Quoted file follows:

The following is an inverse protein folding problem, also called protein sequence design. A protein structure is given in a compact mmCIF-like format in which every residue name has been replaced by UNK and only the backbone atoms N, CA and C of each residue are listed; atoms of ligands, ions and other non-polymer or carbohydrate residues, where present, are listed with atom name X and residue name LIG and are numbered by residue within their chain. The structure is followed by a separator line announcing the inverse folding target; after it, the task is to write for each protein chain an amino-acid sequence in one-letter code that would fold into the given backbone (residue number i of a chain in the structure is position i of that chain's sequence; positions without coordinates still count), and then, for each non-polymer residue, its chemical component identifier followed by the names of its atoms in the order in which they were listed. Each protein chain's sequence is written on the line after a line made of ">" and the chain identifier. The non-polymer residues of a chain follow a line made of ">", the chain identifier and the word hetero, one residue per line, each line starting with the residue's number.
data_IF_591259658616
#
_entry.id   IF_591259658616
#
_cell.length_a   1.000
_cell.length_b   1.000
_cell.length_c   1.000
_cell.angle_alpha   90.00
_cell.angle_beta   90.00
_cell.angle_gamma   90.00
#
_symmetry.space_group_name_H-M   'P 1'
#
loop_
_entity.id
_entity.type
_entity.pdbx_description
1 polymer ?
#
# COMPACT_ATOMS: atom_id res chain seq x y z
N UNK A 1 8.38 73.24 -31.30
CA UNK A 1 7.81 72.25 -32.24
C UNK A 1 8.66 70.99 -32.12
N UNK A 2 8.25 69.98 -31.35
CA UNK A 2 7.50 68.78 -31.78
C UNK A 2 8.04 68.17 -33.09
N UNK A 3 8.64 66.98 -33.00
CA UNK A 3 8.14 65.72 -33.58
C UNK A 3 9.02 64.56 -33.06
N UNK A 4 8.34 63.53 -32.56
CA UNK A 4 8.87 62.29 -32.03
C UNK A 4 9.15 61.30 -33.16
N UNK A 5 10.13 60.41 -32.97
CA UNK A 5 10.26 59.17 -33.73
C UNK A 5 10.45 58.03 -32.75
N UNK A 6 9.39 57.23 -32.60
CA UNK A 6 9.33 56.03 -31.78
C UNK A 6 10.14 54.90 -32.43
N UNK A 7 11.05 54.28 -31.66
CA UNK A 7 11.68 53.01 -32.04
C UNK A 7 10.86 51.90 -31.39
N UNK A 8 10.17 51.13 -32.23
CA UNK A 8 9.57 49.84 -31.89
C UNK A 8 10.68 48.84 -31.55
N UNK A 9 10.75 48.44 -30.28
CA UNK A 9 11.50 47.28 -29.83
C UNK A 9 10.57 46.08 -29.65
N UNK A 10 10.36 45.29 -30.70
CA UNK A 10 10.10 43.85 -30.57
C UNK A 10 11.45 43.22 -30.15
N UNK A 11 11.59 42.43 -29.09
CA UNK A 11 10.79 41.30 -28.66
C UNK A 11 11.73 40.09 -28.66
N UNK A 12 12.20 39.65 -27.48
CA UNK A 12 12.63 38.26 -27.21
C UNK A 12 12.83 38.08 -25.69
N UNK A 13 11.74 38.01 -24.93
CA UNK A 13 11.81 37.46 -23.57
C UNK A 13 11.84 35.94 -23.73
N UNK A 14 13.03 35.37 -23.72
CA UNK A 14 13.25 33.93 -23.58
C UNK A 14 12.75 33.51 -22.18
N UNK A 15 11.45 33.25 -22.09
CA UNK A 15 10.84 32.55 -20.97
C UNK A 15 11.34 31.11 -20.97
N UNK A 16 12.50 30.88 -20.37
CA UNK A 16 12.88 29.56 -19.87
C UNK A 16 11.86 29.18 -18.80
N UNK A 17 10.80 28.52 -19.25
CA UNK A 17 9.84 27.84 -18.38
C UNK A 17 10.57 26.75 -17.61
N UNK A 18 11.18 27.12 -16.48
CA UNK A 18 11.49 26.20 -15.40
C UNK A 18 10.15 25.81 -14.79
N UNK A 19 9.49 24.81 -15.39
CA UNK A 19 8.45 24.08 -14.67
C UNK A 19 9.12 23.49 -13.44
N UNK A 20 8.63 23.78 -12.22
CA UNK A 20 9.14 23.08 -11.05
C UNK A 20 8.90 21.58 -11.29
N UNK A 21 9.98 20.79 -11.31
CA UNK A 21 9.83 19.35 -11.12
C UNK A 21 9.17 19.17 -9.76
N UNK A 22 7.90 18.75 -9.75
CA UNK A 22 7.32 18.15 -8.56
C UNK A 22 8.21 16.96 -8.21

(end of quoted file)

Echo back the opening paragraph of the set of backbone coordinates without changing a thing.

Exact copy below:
The following is an inverse protein folding problem, also called protein sequence design. A protein structure is given in a compact mmCIF-like format in which every residue name has been replaced by UNK and only the backbone atoms N, CA and C of each residue are listed; atoms of ligands, ions and other non-polymer or carbohydrate residues, where present, are listed with atom name X and residue name LIG and are numbered by residue within their chain. The structure is followed by a separator line announcing the inverse folding target; after it, the task is to write for each protein chain an amino-acid sequence in one-letter code that would fold into the given backbone (residue number i of a chain in the structure is position i of that chain's sequence; positions without coordinates still count), and then, for each non-polymer residue, its chemical component identifier followed by the names of its atoms in the order in which they were listed. Each protein chain's sequence is written on the line after a line made of ">" and the chain identifier. The non-polymer residues of a chain follow a line made of ">", the chain identifier and the word hetero, one residue per line, each line starting with the residue's number.